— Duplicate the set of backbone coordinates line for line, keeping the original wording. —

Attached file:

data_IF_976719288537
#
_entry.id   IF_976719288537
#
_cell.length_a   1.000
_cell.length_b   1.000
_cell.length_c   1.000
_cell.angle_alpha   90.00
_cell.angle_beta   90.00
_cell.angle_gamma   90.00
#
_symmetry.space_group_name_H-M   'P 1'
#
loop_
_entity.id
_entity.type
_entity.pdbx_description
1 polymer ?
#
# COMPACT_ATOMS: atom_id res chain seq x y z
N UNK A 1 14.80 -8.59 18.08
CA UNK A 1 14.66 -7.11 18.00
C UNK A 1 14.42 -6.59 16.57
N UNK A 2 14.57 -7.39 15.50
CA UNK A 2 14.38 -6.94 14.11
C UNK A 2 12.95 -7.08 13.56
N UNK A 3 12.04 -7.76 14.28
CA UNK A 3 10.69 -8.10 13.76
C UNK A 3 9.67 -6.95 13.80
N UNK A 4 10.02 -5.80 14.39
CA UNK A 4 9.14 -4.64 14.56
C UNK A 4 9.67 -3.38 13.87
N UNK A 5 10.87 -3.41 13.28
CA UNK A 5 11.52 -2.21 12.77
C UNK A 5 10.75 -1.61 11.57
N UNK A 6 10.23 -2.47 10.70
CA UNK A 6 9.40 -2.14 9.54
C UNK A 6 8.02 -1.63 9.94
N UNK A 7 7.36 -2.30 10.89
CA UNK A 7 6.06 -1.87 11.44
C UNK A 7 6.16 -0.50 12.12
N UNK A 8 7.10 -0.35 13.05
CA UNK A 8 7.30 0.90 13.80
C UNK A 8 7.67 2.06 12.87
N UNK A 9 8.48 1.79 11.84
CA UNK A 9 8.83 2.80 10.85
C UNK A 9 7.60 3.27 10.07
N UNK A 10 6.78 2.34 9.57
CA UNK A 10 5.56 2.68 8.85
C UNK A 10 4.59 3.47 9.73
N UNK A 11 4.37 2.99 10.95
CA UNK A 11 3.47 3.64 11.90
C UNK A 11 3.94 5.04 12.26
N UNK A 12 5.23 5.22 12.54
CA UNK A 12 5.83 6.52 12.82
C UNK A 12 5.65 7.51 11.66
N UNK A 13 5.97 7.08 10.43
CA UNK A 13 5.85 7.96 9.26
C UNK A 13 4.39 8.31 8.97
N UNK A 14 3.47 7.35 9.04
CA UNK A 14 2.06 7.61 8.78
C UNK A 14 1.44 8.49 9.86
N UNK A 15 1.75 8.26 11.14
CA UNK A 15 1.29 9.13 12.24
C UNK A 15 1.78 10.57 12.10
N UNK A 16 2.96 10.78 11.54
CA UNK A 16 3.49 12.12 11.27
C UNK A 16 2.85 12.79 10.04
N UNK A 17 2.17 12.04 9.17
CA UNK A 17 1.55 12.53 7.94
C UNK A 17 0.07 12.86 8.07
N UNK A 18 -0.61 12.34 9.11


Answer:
data_IF_976719288537
#
_entry.id   IF_976719288537
#
_cell.length_a   1.000
_cell.length_b   1.000
_cell.length_c   1.000
_cell.angle_alpha   90.00
_cell.angle_beta   90.00
_cell.angle_gamma   90.00
#
_symmetry.space_group_name_H-M   'P 1'
#
loop_
_entity.id
_entity.type
_entity.pdbx_description
1 polymer ?
#
# COMPACT_ATOMS: atom_id res chain seq x y z
N UNK A 1 14.80 -8.59 18.08
CA UNK A 1 14.66 -7.11 18.00
C UNK A 1 14.42 -6.59 16.57
N UNK A 2 14.57 -7.39 15.50
CA UNK A 2 14.38 -6.94 14.11
C UNK A 2 12.95 -7.08 13.56
N UNK A 3 12.04 -7.76 14.28
CA UNK A 3 10.69 -8.10 13.76
C UNK A 3 9.67 -6.95 13.80
N UNK A 4 10.02 -5.80 14.39
CA UNK A 4 9.14 -4.64 14.56
C UNK A 4 9.67 -3.38 13.87
N UNK A 5 10.87 -3.41 13.28
CA UNK A 5 11.52 -2.21 12.77
C UNK A 5 10.75 -1.61 11.57
N UNK A 6 10.23 -2.47 10.70
CA UNK A 6 9.40 -2.14 9.54
C UNK A 6 8.02 -1.63 9.94
N UNK A 7 7.36 -2.30 10.89
CA UNK A 7 6.06 -1.87 11.44
C UNK A 7 6.16 -0.50 12.12
N UNK A 8 7.10 -0.35 13.05
CA UNK A 8 7.30 0.90 13.80
C UNK A 8 7.67 2.06 12.87
N UNK A 9 8.48 1.79 11.84
CA UNK A 9 8.83 2.80 10.85
C UNK A 9 7.60 3.27 10.07
N UNK A 10 6.78 2.34 9.57
CA UNK A 10 5.56 2.68 8.85
C UNK A 10 4.59 3.47 9.73
N UNK A 11 4.37 2.99 10.95
CA UNK A 11 3.47 3.64 11.90
C UNK A 11 3.94 5.04 12.26
N UNK A 12 5.23 5.22 12.54
CA UNK A 12 5.83 6.52 12.82
C UNK A 12 5.65 7.51 11.66
N UNK A 13 5.97 7.08 10.43
CA UNK A 13 5.85 7.96 9.26
C UNK A 13 4.39 8.31 8.97
N UNK A 14 3.47 7.35 9.04
CA UNK A 14 2.06 7.61 8.78
C UNK A 14 1.44 8.49 9.86
N UNK A 15 1.75 8.26 11.14
CA UNK A 15 1.29 9.13 12.24
C UNK A 15 1.78 10.57 12.10
N UNK A 16 2.96 10.78 11.54
CA UNK A 16 3.49 12.12 11.27
C UNK A 16 2.85 12.79 10.04
N UNK A 17 2.17 12.04 9.17
CA UNK A 17 1.55 12.53 7.94
C UNK A 17 0.07 12.86 8.07
N UNK A 18 -0.61 12.34 9.11